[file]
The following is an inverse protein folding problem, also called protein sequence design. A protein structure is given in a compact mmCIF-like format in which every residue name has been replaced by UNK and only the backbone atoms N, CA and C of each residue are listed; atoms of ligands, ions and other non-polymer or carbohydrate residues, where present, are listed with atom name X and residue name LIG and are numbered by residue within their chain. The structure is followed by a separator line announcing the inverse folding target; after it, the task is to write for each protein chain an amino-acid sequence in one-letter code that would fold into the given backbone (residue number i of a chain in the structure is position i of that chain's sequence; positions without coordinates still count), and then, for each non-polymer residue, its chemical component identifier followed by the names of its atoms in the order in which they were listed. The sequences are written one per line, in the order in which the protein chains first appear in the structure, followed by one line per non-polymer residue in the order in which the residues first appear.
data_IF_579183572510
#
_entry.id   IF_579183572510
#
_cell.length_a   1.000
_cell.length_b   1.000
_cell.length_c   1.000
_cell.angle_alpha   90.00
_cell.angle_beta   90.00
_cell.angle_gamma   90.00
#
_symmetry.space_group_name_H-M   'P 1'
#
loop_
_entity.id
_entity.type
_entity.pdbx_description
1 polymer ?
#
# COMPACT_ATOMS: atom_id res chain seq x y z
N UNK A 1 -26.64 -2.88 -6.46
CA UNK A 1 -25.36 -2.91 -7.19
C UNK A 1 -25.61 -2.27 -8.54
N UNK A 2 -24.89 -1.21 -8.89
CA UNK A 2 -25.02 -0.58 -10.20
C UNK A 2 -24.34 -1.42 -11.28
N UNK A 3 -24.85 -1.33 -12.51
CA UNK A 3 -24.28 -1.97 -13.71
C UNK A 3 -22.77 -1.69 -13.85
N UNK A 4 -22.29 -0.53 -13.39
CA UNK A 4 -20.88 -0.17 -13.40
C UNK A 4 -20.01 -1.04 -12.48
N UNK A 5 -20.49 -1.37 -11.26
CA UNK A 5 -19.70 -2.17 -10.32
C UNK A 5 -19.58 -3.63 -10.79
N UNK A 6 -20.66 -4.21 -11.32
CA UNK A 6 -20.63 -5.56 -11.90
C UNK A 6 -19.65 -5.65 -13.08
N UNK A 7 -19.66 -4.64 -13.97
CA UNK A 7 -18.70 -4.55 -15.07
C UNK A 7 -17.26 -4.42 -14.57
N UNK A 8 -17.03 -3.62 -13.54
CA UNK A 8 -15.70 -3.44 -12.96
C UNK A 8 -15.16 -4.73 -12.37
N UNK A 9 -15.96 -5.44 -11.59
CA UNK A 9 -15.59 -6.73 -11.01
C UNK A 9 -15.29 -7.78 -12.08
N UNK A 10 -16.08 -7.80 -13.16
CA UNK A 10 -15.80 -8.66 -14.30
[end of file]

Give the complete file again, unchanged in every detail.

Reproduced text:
The following is an inverse protein folding problem, also called protein sequence design. A protein structure is given in a compact mmCIF-like format in which every residue name has been replaced by UNK and only the backbone atoms N, CA and C of each residue are listed; atoms of ligands, ions and other non-polymer or carbohydrate residues, where present, are listed with atom name X and residue name LIG and are numbered by residue within their chain. The structure is followed by a separator line announcing the inverse folding target; after it, the task is to write for each protein chain an amino-acid sequence in one-letter code that would fold into the given backbone (residue number i of a chain in the structure is position i of that chain's sequence; positions without coordinates still count), and then, for each non-polymer residue, its chemical component identifier followed by the names of its atoms in the order in which they were listed. The sequences are written one per line, in the order in which the protein chains first appear in the structure, followed by one line per non-polymer residue in the order in which the residues first appear.
data_IF_579183572510
#
_entry.id   IF_579183572510
#
_cell.length_a   1.000
_cell.length_b   1.000
_cell.length_c   1.000
_cell.angle_alpha   90.00
_cell.angle_beta   90.00
_cell.angle_gamma   90.00
#
_symmetry.space_group_name_H-M   'P 1'
#
loop_
_entity.id
_entity.type
_entity.pdbx_description
1 polymer ?
#
# COMPACT_ATOMS: atom_id res chain seq x y z
N UNK A 1 -26.64 -2.88 -6.46
CA UNK A 1 -25.36 -2.91 -7.19
C UNK A 1 -25.61 -2.27 -8.54
N UNK A 2 -24.89 -1.21 -8.89
CA UNK A 2 -25.02 -0.58 -10.20
C UNK A 2 -24.34 -1.42 -11.28
N UNK A 3 -24.85 -1.33 -12.51
CA UNK A 3 -24.28 -1.97 -13.71
C UNK A 3 -22.77 -1.69 -13.85
N UNK A 4 -22.29 -0.53 -13.39
CA UNK A 4 -20.88 -0.17 -13.40
C UNK A 4 -20.01 -1.04 -12.48
N UNK A 5 -20.49 -1.37 -11.26
CA UNK A 5 -19.70 -2.17 -10.32
C UNK A 5 -19.58 -3.63 -10.79
N UNK A 6 -20.66 -4.21 -11.32
CA UNK A 6 -20.63 -5.56 -11.90
C UNK A 6 -19.65 -5.65 -13.08
N UNK A 7 -19.66 -4.64 -13.97
CA UNK A 7 -18.70 -4.55 -15.07
C UNK A 7 -17.26 -4.42 -14.57
N UNK A 8 -17.03 -3.62 -13.54
CA UNK A 8 -15.70 -3.44 -12.96
C UNK A 8 -15.16 -4.73 -12.37
N UNK A 9 -15.96 -5.44 -11.59
CA UNK A 9 -15.59 -6.73 -11.01
C UNK A 9 -15.29 -7.78 -12.08
N UNK A 10 -16.08 -7.80 -13.16
CA UNK A 10 -15.80 -8.66 -14.30